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Cliff Taylor: Boycotting Russian gas may be necessary in the economic war

Move would send prices sky-rocketing and leave Europe scrambling for supplies

As the war on Ukraine grinds on, taking its terrible toll, the West's response moved to a new level this week. The weapons which the EU and the US are firing are economic ones. The sanctions, and their knock on impact, will take a heavy toll on the Russian economy. But they leave a big question hanging. How long can the EU keep buying Russian energy and in turn providing Vladimir Putin's regime with valuable foreign exchange?

The financial sanctions included carve-outs which allow the purchase of energy to continue – and the resulting revenue is a vital lifeline for Moscow, which has lost access to much of its central bank’s foreign reserves. The Russian banks most involved in energy trading were not excluded from the Swift banking payments network. Despite this, purchases of Russian oil are down sharply as companies worry about the knock-on impact of the sanctions. The market is already boycotting Russian oil.

But gas supply from Russia to Europe continues and big countries such as Germany and Italy depend on it, as well as many in eastern European ones. The EU will rue the political decisions which led to this and gave Russia such a strong hand in energy supply.

For now, the talk politically is of weaning the EU off Russian gas – a slow process which would take years as new renewable sources of energy are developed. There are plans to increase European gas storage over this winter. But what happens in the meantime? Can Europe keeping fuelling itself with Russian gas as the war continues?


If, somehow, the fighting ends soon, or dialogue opens to try to achieve this, then Europe’s leader may be able to content themselves with the long-term move away from Russian gas. But if it doesn’t, then the politics of this will surely demand swifter action. The problem is that cutting off Russian gas will send prices sky-rocketing and leave Europe scrambling for energy supplies.

Things could be done to diversify the supply of EU energy via liquefied natural gas (LNG) shipments, or perhaps delaying the closure of Germany’s nuclear facilities and so on. Renewable investment will be stepped up. Measures to make homes and offices more energy efficient could be expedited.

But cutting off the supplier of 40 per cent of your gas is still going to lead to significant disruption. So-called "demand measures" would be needed if Russian gas was suddenly cut off – emergency steps to reduce gas demand for energy generation, for industry and so on. Some rationing of supplies would be likely and for Ireland it seems there are protocols in place with the UK on this.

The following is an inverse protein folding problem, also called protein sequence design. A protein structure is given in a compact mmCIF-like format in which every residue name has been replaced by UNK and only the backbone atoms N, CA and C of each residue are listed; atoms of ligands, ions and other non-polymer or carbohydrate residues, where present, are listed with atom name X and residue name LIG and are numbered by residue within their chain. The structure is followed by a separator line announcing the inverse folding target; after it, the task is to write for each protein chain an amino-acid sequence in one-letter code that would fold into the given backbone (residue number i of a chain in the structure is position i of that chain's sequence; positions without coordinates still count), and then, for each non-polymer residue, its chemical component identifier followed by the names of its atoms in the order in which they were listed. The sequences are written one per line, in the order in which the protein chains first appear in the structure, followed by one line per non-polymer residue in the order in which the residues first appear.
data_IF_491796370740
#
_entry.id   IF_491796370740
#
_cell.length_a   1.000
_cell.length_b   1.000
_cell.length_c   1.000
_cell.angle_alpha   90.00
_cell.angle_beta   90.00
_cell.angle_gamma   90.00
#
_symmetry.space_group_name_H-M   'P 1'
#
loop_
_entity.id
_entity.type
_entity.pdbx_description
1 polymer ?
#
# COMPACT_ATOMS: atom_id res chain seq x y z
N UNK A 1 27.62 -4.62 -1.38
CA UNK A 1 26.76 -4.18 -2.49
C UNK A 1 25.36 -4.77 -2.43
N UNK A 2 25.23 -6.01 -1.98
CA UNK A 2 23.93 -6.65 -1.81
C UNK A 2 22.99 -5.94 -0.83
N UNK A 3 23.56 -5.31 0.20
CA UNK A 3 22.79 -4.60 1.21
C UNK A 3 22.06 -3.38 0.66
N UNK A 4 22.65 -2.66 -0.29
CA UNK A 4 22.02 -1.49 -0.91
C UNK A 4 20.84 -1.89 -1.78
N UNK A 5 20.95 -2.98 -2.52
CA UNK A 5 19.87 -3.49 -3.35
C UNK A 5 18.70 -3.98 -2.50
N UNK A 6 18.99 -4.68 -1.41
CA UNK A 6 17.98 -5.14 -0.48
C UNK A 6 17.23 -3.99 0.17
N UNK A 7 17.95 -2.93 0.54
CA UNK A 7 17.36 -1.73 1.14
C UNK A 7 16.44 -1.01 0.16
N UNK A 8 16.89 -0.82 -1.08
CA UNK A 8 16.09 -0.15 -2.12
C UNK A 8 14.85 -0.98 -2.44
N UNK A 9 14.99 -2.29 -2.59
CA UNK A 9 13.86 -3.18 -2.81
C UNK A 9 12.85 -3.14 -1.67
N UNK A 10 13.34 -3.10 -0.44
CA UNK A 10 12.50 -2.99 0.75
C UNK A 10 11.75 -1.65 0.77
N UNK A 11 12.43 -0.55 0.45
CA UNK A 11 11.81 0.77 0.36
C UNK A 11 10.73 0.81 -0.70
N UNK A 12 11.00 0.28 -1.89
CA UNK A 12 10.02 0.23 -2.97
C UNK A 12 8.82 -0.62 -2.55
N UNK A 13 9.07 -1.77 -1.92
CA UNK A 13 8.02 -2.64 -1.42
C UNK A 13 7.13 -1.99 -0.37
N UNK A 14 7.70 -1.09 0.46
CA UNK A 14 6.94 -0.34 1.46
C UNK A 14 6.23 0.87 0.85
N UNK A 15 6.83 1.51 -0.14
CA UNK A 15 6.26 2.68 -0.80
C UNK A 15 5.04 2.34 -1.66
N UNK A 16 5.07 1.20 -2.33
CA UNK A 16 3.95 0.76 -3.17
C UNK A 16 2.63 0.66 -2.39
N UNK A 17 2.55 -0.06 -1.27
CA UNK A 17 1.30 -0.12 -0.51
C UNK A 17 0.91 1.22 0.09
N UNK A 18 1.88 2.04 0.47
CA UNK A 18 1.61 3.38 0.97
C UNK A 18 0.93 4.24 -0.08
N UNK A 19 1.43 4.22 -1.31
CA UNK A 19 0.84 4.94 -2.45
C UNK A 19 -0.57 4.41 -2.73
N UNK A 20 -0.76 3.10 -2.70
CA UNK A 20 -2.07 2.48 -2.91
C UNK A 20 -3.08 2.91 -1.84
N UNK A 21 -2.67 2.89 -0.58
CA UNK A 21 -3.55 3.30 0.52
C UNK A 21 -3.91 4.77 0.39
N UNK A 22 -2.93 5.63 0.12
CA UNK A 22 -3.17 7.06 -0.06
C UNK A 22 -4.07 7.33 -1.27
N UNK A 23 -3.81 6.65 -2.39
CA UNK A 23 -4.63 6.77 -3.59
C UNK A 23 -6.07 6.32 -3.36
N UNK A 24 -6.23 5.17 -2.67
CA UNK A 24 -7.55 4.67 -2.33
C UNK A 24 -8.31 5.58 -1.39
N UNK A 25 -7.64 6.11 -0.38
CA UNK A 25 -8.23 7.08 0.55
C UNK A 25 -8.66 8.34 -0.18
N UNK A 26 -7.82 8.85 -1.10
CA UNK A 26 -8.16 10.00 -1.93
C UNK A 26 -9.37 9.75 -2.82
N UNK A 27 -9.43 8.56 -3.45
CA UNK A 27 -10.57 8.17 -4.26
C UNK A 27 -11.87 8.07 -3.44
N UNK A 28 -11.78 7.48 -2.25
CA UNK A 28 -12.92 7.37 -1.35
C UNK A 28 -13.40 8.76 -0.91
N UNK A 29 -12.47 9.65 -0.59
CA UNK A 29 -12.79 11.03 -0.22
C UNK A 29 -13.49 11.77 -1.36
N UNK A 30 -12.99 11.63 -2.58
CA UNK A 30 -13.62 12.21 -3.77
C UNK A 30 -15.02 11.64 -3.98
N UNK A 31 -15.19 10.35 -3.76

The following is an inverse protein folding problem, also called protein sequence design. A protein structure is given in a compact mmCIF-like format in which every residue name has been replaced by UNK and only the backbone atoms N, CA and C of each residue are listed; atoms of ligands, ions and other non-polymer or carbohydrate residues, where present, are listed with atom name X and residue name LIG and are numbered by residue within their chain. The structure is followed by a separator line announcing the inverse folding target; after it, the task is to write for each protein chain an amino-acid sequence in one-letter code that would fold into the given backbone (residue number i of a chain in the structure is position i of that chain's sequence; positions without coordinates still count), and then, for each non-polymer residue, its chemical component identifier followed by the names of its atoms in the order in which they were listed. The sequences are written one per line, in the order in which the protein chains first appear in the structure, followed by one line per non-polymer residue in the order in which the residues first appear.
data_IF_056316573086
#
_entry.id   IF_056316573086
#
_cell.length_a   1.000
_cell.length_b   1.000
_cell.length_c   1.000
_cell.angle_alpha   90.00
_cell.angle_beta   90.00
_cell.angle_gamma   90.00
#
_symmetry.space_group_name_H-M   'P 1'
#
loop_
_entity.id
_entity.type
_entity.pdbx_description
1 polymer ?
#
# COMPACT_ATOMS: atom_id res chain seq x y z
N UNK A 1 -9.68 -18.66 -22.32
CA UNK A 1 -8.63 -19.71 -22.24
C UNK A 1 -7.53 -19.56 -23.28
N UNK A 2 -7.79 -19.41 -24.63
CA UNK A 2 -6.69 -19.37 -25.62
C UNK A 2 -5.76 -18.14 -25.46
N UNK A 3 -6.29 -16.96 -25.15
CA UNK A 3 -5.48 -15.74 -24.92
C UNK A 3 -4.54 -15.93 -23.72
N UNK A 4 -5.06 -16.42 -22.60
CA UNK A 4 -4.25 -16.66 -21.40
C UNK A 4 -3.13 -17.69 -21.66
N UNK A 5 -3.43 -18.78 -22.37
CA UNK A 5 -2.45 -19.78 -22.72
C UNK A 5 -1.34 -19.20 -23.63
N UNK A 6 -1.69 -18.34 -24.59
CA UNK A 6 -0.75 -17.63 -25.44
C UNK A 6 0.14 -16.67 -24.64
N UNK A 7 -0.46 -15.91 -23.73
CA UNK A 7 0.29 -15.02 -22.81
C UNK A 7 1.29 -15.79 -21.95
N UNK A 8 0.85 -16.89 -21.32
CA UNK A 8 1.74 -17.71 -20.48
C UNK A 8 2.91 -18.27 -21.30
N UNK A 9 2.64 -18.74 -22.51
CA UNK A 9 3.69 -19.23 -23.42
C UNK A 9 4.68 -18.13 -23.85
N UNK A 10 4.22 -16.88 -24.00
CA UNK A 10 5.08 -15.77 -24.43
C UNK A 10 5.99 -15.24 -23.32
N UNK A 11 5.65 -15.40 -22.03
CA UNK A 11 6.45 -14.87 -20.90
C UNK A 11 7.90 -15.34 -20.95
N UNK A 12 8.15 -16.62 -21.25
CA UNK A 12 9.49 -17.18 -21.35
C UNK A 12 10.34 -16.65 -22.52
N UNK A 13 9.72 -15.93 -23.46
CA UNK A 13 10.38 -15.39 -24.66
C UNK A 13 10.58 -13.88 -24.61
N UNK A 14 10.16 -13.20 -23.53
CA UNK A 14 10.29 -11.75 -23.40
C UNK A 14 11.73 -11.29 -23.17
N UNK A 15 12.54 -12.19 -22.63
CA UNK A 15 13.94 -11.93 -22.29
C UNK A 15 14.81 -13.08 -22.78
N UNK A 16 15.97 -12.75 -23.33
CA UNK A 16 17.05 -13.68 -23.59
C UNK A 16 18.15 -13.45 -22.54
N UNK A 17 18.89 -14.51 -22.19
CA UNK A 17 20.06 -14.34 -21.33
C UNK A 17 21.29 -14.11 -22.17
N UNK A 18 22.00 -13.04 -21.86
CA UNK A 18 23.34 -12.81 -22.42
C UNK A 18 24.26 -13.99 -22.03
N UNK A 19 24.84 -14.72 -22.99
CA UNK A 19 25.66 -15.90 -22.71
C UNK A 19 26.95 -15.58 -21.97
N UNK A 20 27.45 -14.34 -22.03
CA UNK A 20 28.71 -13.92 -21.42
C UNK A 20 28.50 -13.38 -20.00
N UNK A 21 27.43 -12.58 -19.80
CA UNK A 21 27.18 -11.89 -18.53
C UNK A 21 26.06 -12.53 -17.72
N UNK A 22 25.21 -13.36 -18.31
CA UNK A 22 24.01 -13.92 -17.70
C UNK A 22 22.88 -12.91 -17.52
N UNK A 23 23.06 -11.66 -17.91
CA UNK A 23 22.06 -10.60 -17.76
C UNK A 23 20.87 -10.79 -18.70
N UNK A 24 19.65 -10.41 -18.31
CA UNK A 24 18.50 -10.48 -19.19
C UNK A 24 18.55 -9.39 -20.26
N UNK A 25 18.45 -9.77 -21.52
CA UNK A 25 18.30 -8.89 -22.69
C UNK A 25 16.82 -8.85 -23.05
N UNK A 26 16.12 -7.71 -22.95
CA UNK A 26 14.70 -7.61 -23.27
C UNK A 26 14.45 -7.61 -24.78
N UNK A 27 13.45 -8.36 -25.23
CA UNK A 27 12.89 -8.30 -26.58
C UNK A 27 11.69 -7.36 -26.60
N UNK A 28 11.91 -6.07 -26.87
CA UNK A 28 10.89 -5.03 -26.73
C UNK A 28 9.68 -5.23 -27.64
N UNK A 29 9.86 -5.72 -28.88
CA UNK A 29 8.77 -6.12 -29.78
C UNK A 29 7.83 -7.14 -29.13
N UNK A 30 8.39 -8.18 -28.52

In imposing the economic sanctions, the EU is accepting that it will pay a price, as part of its response to the terrible suffering that Putin is imposing on the Ukrainian people. Trade flows benefit both sides – and so when they are cut both pay a price. Financial sanctions inevitably disrupt the West, even if Russia is much more heavily exposed. The knock-on impact of sanctions is pushing energy prices up even further and threatening a wider hit to inflation.

Europe does not want to damage its own interests and its own citizens any more than necessary. As a big energy importer, Europe is now already facing a significant economic shock from higher energy prices, which will inevitably require governments – including our own – to act. A disruption to gas supplies would make this significantly worse. But you would presume that emergency planning is under way. Because cutting off Russian gas may be a necessary step up in the economic war, or just become become politically inevitable. Or Putin could decide to close the taps himself.

Tánaiste Leo Varadkar pointed out in the Dáil this week that Ireland did not rely on Russian gas and said "energy supplies are as secure as they can be in the current context". Which, in reality, is not very secure at all.

We have very limited gas and oil energy stocks and no capacity to import LNG directly

Any sustained gas supply disruption would pose a threat to our energy security as well. Some Norwegian gas, one of our key sources, would likely be diverted to countries directly hit, such as Germany, for example. Gas prices would rise yet further and the security of supply – 70 per cent of our gas comes via the UK – would be threatened.

Nor is Ireland particularly well positioned if this happens. We have very limited gas and oil energy stocks and no capacity to import LNG directly. The Corrib gas field is slowly running down, though does still supply about 30 per cent of of our gas.

A Government review of energy supply, started in 2019, has still to be completed (or if it is completed it has not been published). What emergency plans there are in the public domain are designed for a temporary supply problem. Our gas-powered electricity plants could run on stored fuel, but the plans suggest that this would only last for five days. The tanks could be refilled I suppose, but it doesn’t look like a long-term solution. Moneypoint will hobble on fuelled by coal, some now coming from Colombia rather than Russia.

Other EU countries will be making their own plans. A big drop in purchases of Russian gas over time now looks inevitable, as renewables are developed. They are a key step towards energy security, as well as for combatting climate change and developing vital green energy sources. But what about now?

The EU leaders will hope that they will be able to avoid making the call to cut off Russian energy supplies, given the disruption it would involve.They will promise to accelerate a move away from Russian energy in the years ahead. They have argued that they need to keep measures in reserve, in case more sanctions are needed. But how much worse can it get?